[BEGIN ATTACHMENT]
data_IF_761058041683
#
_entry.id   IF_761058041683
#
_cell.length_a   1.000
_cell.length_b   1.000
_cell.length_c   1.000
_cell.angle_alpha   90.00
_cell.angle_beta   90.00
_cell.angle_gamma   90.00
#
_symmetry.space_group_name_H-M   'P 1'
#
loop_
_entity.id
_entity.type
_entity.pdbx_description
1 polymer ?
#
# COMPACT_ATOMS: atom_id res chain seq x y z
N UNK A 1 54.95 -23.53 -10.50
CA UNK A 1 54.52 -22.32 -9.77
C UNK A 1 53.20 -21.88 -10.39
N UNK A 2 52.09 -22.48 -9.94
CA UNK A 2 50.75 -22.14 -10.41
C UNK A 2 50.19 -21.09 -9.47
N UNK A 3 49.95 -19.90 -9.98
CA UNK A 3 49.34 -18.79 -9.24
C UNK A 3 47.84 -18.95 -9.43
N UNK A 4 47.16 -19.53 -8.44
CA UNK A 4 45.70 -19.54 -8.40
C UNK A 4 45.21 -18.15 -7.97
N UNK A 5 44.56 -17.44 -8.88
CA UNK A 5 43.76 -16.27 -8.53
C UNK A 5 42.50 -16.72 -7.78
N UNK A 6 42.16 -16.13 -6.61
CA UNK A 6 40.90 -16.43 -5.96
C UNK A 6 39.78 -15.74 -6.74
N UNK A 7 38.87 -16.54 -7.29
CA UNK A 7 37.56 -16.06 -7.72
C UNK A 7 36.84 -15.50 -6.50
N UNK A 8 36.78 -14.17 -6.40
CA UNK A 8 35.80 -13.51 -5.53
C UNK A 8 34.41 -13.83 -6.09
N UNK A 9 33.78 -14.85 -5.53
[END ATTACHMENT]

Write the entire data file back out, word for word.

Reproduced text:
data_IF_761058041683
#
_entry.id   IF_761058041683
#
_cell.length_a   1.000
_cell.length_b   1.000
_cell.length_c   1.000
_cell.angle_alpha   90.00
_cell.angle_beta   90.00
_cell.angle_gamma   90.00
#
_symmetry.space_group_name_H-M   'P 1'
#
loop_
_entity.id
_entity.type
_entity.pdbx_description
1 polymer ?
#
# COMPACT_ATOMS: atom_id res chain seq x y z
N UNK A 1 54.95 -23.53 -10.50
CA UNK A 1 54.52 -22.32 -9.77
C UNK A 1 53.20 -21.88 -10.39
N UNK A 2 52.09 -22.48 -9.94
CA UNK A 2 50.75 -22.14 -10.41
C UNK A 2 50.19 -21.09 -9.47
N UNK A 3 49.95 -19.90 -9.98
CA UNK A 3 49.34 -18.79 -9.24
C UNK A 3 47.84 -18.95 -9.43
N UNK A 4 47.16 -19.53 -8.44
CA UNK A 4 45.70 -19.54 -8.40
C UNK A 4 45.21 -18.15 -7.97
N UNK A 5 44.56 -17.44 -8.88
CA UNK A 5 43.76 -16.27 -8.53
C UNK A 5 42.50 -16.72 -7.78
N UNK A 6 42.16 -16.13 -6.61
CA UNK A 6 40.90 -16.43 -5.96
C UNK A 6 39.78 -15.74 -6.74
N UNK A 7 38.87 -16.54 -7.29
CA UNK A 7 37.56 -16.06 -7.72
C UNK A 7 36.84 -15.50 -6.50
N UNK A 8 36.78 -14.17 -6.40
CA UNK A 8 35.80 -13.51 -5.53
C UNK A 8 34.41 -13.83 -6.09
N UNK A 9 33.78 -14.85 -5.53